We've organized a comprehensive list of North Dakota nursing schools. Below you'll find information on specific nursing programs such as LPN certificates and ADN, BSN, and MSN degrees.

The all-in cost of nursing school includes more than just tuition, books, room, and board. Other important expenses include move-in start-up costs (like dormitory accessories or utility deposits), school and laboratory supplies, and of course transportation to and from campus. Many of these costs will vary significantly based upon the type of school and the length of program that the student chooses.

A private college or university does not receive the state government funding available to a public school. As a result, private nursing schools are more expensive than their public counterparts. They carry several distinct advantages, however. Because of their independence, private nursing programs can offer more rigorous coursework and classrooms with fewer students. Professors at private colleges typically have impressive backgrounds that are rich with personal academic achievements.

North Dakota is home to approximately ten public colleges and universities that offer programs for aspiring registered nurses (RNs) and/or licensed practical nurses (LPNs). Public nursing schools carry several distinct benefits. Most notably, they are significantly less expensive than their private counterparts because they are partially funded by the state government. Despite these cost differences, North Dakota’s public schools offer the same nursing degrees and certificates as private schools.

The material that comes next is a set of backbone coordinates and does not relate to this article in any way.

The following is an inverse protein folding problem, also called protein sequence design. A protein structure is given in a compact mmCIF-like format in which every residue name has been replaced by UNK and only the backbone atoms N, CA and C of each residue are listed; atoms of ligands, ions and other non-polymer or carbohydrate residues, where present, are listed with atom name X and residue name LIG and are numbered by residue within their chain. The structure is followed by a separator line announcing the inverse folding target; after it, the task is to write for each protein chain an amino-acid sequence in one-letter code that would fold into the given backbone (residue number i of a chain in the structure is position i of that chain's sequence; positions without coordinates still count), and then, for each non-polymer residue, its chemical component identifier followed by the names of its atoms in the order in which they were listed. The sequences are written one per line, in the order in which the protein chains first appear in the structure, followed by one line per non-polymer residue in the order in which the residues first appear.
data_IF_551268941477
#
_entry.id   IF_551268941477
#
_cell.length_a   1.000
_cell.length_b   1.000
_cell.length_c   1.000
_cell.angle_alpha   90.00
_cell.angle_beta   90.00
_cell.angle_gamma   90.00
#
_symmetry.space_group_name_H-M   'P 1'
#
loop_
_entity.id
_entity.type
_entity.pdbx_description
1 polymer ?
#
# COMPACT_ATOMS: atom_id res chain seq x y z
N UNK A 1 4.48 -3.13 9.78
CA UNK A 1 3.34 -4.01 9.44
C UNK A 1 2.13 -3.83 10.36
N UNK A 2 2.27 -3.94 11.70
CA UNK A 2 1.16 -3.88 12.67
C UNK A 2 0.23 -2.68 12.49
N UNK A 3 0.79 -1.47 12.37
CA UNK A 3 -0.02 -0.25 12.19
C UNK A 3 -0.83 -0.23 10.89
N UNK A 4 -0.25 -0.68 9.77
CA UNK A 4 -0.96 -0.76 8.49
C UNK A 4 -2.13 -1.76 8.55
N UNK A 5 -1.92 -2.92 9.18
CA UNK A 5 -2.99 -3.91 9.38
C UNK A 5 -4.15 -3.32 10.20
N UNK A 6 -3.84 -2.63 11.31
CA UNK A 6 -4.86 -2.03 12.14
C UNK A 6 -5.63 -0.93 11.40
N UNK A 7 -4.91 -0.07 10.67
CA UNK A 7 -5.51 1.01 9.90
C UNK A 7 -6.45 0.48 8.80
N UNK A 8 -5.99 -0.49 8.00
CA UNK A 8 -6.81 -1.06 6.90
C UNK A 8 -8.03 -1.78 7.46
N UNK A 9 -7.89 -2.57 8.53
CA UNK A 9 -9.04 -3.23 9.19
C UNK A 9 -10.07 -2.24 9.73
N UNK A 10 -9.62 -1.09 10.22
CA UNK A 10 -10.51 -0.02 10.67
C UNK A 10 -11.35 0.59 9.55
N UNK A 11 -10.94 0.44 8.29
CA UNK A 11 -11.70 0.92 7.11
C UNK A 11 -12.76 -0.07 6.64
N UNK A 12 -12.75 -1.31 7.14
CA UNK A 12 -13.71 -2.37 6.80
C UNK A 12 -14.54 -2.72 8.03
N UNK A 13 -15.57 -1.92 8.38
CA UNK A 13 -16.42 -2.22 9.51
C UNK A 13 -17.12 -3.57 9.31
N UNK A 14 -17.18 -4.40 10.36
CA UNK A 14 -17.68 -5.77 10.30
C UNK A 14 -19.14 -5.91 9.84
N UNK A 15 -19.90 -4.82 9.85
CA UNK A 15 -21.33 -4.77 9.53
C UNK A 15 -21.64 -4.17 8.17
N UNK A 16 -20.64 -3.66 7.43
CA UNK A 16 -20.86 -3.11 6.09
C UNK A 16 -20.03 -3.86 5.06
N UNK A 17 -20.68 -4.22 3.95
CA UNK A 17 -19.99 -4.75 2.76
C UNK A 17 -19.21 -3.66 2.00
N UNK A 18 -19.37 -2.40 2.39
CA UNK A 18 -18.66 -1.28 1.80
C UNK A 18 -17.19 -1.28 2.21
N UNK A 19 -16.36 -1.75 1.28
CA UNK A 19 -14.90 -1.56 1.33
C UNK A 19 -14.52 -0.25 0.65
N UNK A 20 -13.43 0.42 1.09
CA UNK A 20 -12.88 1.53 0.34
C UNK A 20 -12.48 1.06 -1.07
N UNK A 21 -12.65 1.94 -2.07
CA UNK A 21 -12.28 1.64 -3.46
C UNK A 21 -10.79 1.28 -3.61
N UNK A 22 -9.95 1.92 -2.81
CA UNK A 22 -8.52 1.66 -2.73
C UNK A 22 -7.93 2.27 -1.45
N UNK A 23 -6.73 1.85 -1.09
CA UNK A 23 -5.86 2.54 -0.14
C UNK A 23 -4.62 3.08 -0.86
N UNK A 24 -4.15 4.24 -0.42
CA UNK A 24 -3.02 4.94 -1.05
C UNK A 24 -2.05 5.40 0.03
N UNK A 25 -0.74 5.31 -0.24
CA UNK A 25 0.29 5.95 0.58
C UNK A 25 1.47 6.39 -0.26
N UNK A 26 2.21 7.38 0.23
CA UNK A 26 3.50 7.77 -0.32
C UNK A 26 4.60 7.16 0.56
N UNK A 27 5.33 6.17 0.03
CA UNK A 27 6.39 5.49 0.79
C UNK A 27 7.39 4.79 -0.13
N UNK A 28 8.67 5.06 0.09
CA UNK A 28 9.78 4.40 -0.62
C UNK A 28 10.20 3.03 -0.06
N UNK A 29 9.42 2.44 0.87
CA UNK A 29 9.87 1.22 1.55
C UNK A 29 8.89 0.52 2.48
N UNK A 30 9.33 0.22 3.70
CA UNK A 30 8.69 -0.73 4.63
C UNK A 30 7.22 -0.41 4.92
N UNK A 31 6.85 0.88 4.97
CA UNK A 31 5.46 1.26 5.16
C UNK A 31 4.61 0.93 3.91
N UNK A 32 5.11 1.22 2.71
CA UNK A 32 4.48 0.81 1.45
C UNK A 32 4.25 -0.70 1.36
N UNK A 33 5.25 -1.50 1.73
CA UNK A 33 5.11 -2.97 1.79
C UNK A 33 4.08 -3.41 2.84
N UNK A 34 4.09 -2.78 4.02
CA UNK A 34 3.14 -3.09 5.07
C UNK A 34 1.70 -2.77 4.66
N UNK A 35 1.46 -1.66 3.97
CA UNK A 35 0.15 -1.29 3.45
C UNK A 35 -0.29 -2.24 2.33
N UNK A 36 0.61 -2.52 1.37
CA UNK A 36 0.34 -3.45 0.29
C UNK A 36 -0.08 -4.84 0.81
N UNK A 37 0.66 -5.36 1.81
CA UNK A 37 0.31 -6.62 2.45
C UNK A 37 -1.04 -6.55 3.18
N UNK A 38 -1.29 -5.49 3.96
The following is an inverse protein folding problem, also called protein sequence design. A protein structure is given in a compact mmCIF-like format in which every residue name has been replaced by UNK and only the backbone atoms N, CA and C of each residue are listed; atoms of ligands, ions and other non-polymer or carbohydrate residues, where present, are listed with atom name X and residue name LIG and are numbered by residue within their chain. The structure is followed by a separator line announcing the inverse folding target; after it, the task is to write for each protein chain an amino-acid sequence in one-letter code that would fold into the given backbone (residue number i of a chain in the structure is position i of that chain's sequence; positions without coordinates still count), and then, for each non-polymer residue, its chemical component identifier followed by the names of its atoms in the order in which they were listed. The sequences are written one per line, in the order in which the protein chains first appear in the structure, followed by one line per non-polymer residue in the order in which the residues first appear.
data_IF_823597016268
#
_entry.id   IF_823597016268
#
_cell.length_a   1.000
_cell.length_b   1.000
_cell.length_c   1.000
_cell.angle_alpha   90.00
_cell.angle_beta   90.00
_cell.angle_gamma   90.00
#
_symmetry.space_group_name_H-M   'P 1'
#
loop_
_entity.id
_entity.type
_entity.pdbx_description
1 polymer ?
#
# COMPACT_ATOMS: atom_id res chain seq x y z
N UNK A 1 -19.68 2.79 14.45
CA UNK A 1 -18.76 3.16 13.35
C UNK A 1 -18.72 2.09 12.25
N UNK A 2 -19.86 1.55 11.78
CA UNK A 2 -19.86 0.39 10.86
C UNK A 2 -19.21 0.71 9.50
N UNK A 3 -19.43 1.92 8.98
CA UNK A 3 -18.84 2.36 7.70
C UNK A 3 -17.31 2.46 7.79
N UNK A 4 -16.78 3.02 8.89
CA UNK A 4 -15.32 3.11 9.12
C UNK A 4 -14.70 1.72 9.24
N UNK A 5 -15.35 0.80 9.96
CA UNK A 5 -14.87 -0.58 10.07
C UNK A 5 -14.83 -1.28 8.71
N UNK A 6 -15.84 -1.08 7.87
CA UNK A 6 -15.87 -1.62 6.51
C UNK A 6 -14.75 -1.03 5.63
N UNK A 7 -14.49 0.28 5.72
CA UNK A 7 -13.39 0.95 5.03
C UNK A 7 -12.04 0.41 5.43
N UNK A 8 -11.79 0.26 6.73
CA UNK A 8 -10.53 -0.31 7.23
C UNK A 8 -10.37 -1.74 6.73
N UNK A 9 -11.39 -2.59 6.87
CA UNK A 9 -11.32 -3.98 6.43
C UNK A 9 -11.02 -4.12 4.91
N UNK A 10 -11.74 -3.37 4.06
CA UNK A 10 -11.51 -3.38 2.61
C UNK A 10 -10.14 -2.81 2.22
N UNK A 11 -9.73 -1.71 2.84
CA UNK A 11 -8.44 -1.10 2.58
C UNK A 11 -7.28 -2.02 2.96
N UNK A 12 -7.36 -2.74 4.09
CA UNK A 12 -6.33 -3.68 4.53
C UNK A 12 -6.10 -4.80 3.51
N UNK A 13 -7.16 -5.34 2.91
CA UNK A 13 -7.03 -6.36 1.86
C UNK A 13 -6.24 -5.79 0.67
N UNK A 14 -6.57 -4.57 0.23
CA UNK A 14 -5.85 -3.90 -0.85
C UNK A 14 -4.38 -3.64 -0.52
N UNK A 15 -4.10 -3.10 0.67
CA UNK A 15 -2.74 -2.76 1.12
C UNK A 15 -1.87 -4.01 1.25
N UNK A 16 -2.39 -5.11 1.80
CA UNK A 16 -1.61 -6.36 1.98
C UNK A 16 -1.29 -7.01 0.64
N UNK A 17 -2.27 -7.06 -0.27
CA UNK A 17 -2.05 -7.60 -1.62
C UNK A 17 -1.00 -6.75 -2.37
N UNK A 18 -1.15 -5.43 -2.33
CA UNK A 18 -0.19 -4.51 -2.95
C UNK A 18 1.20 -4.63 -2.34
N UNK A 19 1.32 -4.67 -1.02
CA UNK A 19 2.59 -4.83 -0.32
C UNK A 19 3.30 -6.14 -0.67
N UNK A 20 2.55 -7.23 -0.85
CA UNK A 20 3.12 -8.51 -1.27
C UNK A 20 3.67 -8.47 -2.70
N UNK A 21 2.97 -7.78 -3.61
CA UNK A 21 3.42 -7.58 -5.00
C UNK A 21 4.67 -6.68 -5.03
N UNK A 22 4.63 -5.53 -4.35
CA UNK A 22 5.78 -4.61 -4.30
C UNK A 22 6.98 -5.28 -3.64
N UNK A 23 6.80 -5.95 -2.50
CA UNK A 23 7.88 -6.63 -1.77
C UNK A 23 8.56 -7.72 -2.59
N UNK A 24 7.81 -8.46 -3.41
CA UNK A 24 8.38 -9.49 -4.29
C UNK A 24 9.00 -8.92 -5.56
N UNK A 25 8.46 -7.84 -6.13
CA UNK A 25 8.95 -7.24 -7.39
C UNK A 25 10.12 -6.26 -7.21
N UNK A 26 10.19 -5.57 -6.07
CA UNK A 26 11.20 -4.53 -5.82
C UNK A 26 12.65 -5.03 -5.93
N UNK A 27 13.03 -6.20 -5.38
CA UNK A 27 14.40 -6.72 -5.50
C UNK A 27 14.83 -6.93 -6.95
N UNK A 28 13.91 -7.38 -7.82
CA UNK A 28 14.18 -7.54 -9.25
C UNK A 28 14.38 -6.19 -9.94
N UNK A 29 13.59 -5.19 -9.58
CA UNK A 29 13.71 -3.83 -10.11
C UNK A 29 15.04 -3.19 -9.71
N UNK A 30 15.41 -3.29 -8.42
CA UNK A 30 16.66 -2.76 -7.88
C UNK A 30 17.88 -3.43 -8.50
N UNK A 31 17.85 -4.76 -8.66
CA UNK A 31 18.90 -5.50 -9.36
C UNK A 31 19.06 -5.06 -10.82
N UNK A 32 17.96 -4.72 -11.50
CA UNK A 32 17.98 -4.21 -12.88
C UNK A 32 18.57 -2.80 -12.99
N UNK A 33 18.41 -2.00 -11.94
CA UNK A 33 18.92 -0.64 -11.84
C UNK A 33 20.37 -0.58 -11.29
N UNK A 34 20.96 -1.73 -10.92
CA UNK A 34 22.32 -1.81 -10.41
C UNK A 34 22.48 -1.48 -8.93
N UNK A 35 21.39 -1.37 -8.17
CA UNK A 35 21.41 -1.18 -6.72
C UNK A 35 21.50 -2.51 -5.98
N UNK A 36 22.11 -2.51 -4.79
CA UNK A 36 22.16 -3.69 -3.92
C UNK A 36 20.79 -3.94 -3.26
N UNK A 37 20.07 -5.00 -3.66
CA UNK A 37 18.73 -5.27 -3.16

If you are interested in the fastest path to employment as a nurse, consider attending a community college or vocational school. These institutions are more accessible than four-year colleges and universities. Tuition is often significantly lower, and the only admissions requirement is usually a high school diploma. North Dakota’s community colleges and vocational schools offer two types of nursing education: a certificate or associate’s degree for licensed practical nurses (LPNs) and an associate’s degree for registered nurses (RNs).

LPN programs

Four-year colleges and universities award bachelor’s degrees as their highest undergraduate designation. Many of these institutions also offer graduate programs of study that culminate in a master’s degree or a doctorate. As North Dakota’s healthcare industry grows more complex, employers are increasingly favoring nurses with at least a bachelor of science in nursing (BSN) degree in their hiring and promotion decisions. Indeed, the most competitive candidates will hold a master of science in nursing (MSN) degree.

North Dakota’s expanding healthcare industry is creating many opportunities for aspiring nurses. The state has programs of study for three nursing roles: certified nursing assistant (CNA), licensed practical nurse (LPN), and registered nurse (RN).

Nursing assistants can complete a brief training program in just a few months. CNAs help sick and injured patients complete critical tasks like dressing, eating, and moving around. North Dakota has 7,000 licensed CNAs who earn a median annual salary of $27,680.